Leeds surveyor and architect, was born on 30 November 1862 at Woodhouse, Leeds, where his father, William Thackray, was a builder and contractor, who bought a disused quarry and a tract of land on Woodhouse Ridge and covered it with houses. Early supporters of the Woodhouse Mechanics Institute, John Thackray received part of his education there and also at the village’s St. Mark’s National School. He was appointed Assistant Building Surveyor to Leeds Corporation, 1887 to 1892, then for Sheffield, 1892 to 1895. He also taught construction at Bingley, Ossett and Pudsey. A Wesleyan Methodist, he served as society steward, chapel steward and treasurer. His practice was predominantly domestic and commercial, but in Leeds he was responsible for Trinity, Roundhay Road (1889) and Harehills Lane (1905) Wesleyan school-chapels.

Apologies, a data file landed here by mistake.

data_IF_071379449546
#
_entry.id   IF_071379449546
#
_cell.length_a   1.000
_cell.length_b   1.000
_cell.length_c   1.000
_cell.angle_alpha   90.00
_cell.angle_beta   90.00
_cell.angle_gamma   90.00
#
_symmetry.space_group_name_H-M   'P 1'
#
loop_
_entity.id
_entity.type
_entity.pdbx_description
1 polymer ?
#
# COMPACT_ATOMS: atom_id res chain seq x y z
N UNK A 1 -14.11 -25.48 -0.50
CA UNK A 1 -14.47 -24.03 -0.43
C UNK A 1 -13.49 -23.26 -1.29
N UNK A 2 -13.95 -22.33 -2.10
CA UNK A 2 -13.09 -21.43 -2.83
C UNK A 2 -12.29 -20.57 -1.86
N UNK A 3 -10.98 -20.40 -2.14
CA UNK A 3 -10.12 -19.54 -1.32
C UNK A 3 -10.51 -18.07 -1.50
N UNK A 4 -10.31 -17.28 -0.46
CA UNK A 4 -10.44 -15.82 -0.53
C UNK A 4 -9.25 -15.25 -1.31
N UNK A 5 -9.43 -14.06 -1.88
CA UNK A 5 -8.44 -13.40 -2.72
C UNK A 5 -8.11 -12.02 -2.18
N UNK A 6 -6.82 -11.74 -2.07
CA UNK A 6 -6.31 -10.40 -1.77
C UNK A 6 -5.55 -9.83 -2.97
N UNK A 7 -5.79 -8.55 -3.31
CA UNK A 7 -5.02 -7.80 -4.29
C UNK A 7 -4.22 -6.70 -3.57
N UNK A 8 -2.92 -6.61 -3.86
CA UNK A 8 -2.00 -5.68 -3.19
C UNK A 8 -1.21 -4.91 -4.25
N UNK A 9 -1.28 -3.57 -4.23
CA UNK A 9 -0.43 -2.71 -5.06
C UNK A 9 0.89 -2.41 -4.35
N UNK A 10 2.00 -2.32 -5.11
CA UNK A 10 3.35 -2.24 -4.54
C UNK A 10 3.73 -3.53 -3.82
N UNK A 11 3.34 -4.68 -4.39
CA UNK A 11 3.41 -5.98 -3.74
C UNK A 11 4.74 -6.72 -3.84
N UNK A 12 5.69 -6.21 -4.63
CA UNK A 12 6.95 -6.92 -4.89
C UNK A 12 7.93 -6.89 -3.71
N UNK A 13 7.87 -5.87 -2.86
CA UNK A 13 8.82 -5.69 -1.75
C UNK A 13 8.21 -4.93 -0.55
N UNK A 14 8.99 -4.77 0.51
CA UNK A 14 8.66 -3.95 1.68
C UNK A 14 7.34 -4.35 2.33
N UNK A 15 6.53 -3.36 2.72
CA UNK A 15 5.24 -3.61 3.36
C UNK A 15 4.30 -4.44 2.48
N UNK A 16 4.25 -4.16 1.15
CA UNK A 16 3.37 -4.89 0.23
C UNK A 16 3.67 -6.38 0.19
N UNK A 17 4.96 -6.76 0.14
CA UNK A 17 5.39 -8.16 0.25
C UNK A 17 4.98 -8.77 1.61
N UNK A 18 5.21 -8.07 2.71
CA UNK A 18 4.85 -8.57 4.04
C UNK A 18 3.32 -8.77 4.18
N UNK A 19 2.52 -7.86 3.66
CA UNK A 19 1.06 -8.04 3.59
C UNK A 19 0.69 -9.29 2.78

Another family member and Methodist was Derek Linstrum (1925-1909) who after the war began working for the West Riding County Council Architects Office. Employed on restoring Bretton Hall for use as a teacher training college led to his developing an interest in conservation. From 1966 to 1971 he was senior lecturer at the Leeds School of Architecture, then in 1971 was Radcliff Reader and Director of Conservation Studies, University of York, finally from 1971 to 1973 being Professor of Architecture, University of Leeds. His researches resulted in a number of publications.